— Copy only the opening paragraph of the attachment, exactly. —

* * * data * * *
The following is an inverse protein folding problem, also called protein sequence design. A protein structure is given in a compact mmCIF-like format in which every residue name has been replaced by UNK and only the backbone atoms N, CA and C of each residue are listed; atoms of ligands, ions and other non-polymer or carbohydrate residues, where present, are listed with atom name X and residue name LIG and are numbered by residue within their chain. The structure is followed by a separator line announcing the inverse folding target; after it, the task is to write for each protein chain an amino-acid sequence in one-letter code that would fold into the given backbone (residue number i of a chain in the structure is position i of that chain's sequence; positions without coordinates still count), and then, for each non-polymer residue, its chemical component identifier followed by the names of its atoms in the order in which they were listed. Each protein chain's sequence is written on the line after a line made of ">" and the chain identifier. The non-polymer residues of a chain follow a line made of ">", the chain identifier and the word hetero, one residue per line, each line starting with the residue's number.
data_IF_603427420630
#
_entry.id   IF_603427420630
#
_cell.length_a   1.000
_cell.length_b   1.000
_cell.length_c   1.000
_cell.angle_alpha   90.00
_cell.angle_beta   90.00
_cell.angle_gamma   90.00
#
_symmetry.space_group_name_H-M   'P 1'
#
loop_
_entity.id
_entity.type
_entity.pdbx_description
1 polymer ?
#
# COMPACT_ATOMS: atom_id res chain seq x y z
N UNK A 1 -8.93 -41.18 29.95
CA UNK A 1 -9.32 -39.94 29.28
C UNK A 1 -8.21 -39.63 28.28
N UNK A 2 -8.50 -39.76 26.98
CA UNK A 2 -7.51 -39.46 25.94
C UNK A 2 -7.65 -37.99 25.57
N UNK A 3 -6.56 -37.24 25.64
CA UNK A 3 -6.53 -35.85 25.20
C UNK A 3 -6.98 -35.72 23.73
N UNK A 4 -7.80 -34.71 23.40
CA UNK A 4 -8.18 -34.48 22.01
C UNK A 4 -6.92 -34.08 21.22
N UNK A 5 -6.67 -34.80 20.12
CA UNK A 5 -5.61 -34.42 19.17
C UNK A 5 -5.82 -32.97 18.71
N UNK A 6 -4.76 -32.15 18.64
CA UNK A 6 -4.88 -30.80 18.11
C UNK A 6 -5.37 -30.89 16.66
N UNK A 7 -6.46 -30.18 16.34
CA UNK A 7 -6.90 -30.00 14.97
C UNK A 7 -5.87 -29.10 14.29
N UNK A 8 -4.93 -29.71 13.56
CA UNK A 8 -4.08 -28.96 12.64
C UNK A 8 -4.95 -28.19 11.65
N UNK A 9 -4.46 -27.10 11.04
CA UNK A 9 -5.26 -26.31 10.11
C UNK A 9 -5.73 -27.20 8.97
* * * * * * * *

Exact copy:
The following is an inverse protein folding problem, also called protein sequence design. A protein structure is given in a compact mmCIF-like format in which every residue name has been replaced by UNK and only the backbone atoms N, CA and C of each residue are listed; atoms of ligands, ions and other non-polymer or carbohydrate residues, where present, are listed with atom name X and residue name LIG and are numbered by residue within their chain. The structure is followed by a separator line announcing the inverse folding target; after it, the task is to write for each protein chain an amino-acid sequence in one-letter code that would fold into the given backbone (residue number i of a chain in the structure is position i of that chain's sequence; positions without coordinates still count), and then, for each non-polymer residue, its chemical component identifier followed by the names of its atoms in the order in which they were listed. Each protein chain's sequence is written on the line after a line made of ">" and the chain identifier. The non-polymer residues of a chain follow a line made of ">", the chain identifier and the word hetero, one residue per line, each line starting with the residue's number.